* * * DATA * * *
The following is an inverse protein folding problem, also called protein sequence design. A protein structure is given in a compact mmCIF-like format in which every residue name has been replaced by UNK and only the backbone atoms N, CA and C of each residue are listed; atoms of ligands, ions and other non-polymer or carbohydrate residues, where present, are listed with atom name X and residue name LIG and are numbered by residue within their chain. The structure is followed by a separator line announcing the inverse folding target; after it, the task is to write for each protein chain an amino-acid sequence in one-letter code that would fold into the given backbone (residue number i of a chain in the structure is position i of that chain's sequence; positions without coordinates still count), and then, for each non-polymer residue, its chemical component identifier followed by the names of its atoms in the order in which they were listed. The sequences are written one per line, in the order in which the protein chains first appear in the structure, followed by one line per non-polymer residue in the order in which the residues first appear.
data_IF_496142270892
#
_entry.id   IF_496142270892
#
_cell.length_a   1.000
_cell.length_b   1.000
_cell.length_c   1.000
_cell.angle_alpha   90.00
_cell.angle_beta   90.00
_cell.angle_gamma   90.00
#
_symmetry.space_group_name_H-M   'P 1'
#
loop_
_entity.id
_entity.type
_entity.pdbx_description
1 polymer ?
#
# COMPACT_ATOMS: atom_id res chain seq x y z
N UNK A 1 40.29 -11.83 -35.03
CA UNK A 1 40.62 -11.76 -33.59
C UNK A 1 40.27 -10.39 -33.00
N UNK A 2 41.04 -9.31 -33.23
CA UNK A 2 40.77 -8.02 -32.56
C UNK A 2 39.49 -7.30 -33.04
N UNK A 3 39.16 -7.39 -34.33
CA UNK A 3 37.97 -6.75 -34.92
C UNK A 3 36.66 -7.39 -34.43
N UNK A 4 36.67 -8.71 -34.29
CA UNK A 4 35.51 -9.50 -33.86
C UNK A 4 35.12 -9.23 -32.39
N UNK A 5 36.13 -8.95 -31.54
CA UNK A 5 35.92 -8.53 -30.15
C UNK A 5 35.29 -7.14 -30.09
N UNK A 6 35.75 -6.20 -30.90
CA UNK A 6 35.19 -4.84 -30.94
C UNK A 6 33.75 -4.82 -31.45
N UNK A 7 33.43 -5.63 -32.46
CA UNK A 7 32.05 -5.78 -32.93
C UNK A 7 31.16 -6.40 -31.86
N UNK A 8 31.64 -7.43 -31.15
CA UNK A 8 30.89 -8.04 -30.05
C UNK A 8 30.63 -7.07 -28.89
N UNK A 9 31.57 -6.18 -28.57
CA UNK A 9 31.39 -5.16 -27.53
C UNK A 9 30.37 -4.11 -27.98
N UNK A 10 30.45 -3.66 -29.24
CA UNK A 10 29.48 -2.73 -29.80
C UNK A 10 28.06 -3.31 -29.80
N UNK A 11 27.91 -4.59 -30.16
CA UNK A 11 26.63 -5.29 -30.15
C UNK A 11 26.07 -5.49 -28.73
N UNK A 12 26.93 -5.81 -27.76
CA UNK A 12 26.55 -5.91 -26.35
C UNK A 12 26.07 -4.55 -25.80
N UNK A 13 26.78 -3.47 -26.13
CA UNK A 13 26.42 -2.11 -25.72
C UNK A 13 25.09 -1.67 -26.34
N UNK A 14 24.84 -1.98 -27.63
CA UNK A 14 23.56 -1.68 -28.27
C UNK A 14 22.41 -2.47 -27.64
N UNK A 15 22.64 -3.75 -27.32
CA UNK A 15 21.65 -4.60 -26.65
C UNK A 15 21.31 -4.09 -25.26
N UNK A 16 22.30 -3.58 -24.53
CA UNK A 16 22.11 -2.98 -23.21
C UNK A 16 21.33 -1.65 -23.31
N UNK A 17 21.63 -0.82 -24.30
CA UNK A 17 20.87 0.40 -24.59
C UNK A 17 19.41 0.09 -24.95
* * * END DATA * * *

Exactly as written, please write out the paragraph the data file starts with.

The following is an inverse protein folding problem, also called protein sequence design. A protein structure is given in a compact mmCIF-like format in which every residue name has been replaced by UNK and only the backbone atoms N, CA and C of each residue are listed; atoms of ligands, ions and other non-polymer or carbohydrate residues, where present, are listed with atom name X and residue name LIG and are numbered by residue within their chain. The structure is followed by a separator line announcing the inverse folding target; after it, the task is to write for each protein chain an amino-acid sequence in one-letter code that would fold into the given backbone (residue number i of a chain in the structure is position i of that chain's sequence; positions without coordinates still count), and then, for each non-polymer residue, its chemical component identifier followed by the names of its atoms in the order in which they were listed. The sequences are written one per line, in the order in which the protein chains first appear in the structure, followed by one line per non-polymer residue in the order in which the residues first appear.